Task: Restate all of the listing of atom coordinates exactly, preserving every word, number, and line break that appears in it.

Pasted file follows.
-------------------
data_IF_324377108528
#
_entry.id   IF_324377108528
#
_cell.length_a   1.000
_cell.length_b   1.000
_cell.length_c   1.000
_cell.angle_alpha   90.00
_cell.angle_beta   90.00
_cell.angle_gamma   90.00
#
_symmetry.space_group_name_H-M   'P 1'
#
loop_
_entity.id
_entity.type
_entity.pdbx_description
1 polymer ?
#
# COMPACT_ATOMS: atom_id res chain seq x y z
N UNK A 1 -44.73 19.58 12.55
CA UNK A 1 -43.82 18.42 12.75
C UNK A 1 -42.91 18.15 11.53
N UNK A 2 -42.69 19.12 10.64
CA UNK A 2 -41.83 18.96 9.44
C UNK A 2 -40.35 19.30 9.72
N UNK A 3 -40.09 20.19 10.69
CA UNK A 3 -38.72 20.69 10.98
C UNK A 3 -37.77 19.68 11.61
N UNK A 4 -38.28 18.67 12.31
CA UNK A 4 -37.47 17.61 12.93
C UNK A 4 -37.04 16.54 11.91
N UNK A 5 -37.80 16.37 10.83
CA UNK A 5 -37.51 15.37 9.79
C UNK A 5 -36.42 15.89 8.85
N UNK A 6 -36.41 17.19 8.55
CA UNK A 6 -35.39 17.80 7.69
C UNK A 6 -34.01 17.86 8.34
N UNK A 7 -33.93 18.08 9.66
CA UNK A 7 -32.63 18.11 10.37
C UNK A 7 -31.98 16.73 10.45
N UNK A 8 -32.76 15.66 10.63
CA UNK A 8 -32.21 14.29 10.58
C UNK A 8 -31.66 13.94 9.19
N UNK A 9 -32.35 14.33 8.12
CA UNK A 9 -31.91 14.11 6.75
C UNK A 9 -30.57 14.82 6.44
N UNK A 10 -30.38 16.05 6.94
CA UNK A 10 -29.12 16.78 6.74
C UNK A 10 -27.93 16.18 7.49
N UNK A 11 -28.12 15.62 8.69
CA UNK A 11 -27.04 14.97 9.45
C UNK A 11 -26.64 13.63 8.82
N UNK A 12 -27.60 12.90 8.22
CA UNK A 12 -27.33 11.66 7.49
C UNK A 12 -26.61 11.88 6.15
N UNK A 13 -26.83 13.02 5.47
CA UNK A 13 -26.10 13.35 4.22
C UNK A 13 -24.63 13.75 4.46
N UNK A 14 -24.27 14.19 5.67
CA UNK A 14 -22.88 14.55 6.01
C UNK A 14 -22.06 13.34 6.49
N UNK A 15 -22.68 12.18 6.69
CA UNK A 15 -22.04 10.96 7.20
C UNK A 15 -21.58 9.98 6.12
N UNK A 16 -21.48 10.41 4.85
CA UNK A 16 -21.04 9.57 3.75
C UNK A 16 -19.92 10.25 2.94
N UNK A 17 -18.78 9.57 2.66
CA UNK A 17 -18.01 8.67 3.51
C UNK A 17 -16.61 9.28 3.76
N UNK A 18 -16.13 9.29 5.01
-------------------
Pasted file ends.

data_IF_324377108528
#
_entry.id   IF_324377108528
#
_cell.length_a   1.000
_cell.length_b   1.000
_cell.length_c   1.000
_cell.angle_alpha   90.00
_cell.angle_beta   90.00
_cell.angle_gamma   90.00
#
_symmetry.space_group_name_H-M   'P 1'
#
loop_
_entity.id
_entity.type
_entity.pdbx_description
1 polymer ?
#
# COMPACT_ATOMS: atom_id res chain seq x y z
N UNK A 1 -44.73 19.58 12.55
CA UNK A 1 -43.82 18.42 12.75
C UNK A 1 -42.91 18.15 11.53
N UNK A 2 -42.69 19.12 10.64
CA UNK A 2 -41.83 18.96 9.44
C UNK A 2 -40.35 19.30 9.72
N UNK A 3 -40.09 20.19 10.69
CA UNK A 3 -38.72 20.69 10.98
C UNK A 3 -37.77 19.68 11.61
N UNK A 4 -38.28 18.67 12.31
CA UNK A 4 -37.47 17.61 12.93
C UNK A 4 -37.04 16.54 11.91
N UNK A 5 -37.80 16.37 10.83
CA UNK A 5 -37.51 15.37 9.79
C UNK A 5 -36.42 15.89 8.85
N UNK A 6 -36.41 17.19 8.55
CA UNK A 6 -35.39 17.80 7.69
C UNK A 6 -34.01 17.86 8.34
N UNK A 7 -33.93 18.08 9.66
CA UNK A 7 -32.63 18.11 10.37
C UNK A 7 -31.98 16.73 10.45
N UNK A 8 -32.76 15.66 10.63
CA UNK A 8 -32.21 14.29 10.58
C UNK A 8 -31.66 13.94 9.19
N UNK A 9 -32.35 14.33 8.12
CA UNK A 9 -31.91 14.11 6.75
C UNK A 9 -30.57 14.82 6.44
N UNK A 10 -30.38 16.05 6.94
CA UNK A 10 -29.12 16.78 6.74
C UNK A 10 -27.93 16.18 7.49
N UNK A 11 -28.12 15.62 8.69
CA UNK A 11 -27.04 14.97 9.45
C UNK A 11 -26.64 13.63 8.82
N UNK A 12 -27.60 12.90 8.22
CA UNK A 12 -27.33 11.66 7.49
C UNK A 12 -26.61 11.88 6.15
N UNK A 13 -26.83 13.02 5.47
CA UNK A 13 -26.10 13.35 4.22
C UNK A 13 -24.63 13.75 4.46
N UNK A 14 -24.27 14.19 5.67
CA UNK A 14 -22.88 14.55 6.01
C UNK A 14 -22.06 13.34 6.49
N UNK A 15 -22.68 12.18 6.69
CA UNK A 15 -22.04 10.96 7.20
C UNK A 15 -21.58 9.98 6.12
N UNK A 16 -21.48 10.41 4.85
CA UNK A 16 -21.04 9.57 3.75
C UNK A 16 -19.92 10.25 2.94
N UNK A 17 -18.78 9.57 2.66
CA UNK A 17 -18.01 8.67 3.51
C UNK A 17 -16.61 9.28 3.76
N UNK A 18 -16.13 9.29 5.01